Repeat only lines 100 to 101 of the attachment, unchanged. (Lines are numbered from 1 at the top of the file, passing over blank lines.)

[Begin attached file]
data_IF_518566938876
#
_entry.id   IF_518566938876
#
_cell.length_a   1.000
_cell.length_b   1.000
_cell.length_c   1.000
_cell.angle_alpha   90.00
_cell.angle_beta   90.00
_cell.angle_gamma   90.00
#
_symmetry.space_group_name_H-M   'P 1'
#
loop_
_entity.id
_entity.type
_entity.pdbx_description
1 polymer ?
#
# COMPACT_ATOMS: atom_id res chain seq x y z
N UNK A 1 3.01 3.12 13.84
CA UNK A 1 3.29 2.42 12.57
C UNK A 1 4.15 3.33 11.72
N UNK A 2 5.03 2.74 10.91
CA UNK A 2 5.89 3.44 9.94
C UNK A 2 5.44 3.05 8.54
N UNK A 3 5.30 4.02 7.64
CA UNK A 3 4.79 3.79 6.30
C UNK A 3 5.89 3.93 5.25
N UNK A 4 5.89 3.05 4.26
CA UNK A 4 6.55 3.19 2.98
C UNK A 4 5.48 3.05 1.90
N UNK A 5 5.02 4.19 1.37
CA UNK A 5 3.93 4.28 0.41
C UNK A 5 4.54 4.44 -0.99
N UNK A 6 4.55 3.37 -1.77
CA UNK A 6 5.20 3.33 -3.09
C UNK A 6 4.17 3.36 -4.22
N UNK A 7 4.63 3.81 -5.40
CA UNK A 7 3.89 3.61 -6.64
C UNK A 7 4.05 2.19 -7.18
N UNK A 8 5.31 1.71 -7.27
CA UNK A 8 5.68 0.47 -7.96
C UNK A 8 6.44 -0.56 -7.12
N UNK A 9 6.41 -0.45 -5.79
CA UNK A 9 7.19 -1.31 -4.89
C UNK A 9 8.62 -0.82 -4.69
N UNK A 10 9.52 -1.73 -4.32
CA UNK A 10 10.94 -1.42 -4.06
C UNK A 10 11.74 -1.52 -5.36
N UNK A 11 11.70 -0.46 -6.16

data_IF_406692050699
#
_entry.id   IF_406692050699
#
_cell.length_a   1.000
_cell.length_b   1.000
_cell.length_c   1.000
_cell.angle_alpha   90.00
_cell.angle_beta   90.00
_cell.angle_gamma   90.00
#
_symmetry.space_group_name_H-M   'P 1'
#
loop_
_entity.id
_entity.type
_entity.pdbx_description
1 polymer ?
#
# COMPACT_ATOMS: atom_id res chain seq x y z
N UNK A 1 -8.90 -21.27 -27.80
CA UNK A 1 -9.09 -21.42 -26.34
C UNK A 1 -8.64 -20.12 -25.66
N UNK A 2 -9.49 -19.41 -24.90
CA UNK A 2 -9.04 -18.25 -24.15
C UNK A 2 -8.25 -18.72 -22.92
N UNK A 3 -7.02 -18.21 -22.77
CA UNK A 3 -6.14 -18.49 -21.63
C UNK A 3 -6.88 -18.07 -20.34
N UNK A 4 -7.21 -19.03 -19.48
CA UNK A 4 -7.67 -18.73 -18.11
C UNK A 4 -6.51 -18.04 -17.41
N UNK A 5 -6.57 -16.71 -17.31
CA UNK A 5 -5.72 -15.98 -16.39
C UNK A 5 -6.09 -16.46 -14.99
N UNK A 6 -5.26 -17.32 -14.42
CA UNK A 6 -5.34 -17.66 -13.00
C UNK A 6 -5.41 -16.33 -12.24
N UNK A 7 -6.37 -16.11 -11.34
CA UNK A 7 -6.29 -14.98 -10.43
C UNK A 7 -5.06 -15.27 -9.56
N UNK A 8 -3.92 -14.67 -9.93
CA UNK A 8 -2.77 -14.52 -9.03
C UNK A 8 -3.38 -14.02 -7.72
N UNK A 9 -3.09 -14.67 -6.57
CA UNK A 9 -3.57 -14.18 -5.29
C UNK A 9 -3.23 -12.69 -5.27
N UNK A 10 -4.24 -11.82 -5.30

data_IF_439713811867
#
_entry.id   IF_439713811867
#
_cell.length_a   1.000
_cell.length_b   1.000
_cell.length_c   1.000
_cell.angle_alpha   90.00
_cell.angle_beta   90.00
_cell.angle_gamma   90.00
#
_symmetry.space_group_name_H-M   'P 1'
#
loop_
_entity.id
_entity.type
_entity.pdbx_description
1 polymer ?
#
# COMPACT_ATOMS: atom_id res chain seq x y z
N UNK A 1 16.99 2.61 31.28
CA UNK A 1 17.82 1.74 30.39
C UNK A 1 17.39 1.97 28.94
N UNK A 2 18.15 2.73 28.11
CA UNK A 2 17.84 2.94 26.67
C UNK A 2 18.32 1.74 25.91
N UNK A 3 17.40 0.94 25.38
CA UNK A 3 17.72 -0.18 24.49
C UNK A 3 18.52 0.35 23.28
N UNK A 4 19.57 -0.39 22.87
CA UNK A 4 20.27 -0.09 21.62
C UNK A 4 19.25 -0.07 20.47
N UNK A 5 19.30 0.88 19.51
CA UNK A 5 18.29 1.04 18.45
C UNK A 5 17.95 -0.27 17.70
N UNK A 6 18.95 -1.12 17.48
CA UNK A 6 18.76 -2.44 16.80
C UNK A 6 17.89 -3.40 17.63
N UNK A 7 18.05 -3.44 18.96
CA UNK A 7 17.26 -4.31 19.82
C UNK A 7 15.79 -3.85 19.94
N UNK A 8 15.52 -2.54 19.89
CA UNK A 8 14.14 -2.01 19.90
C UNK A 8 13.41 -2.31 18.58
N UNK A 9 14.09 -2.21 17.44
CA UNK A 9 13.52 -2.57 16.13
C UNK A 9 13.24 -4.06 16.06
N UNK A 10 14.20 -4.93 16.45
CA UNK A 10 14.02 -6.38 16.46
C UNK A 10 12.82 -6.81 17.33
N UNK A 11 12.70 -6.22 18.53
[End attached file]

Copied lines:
data_IF_439713811867
#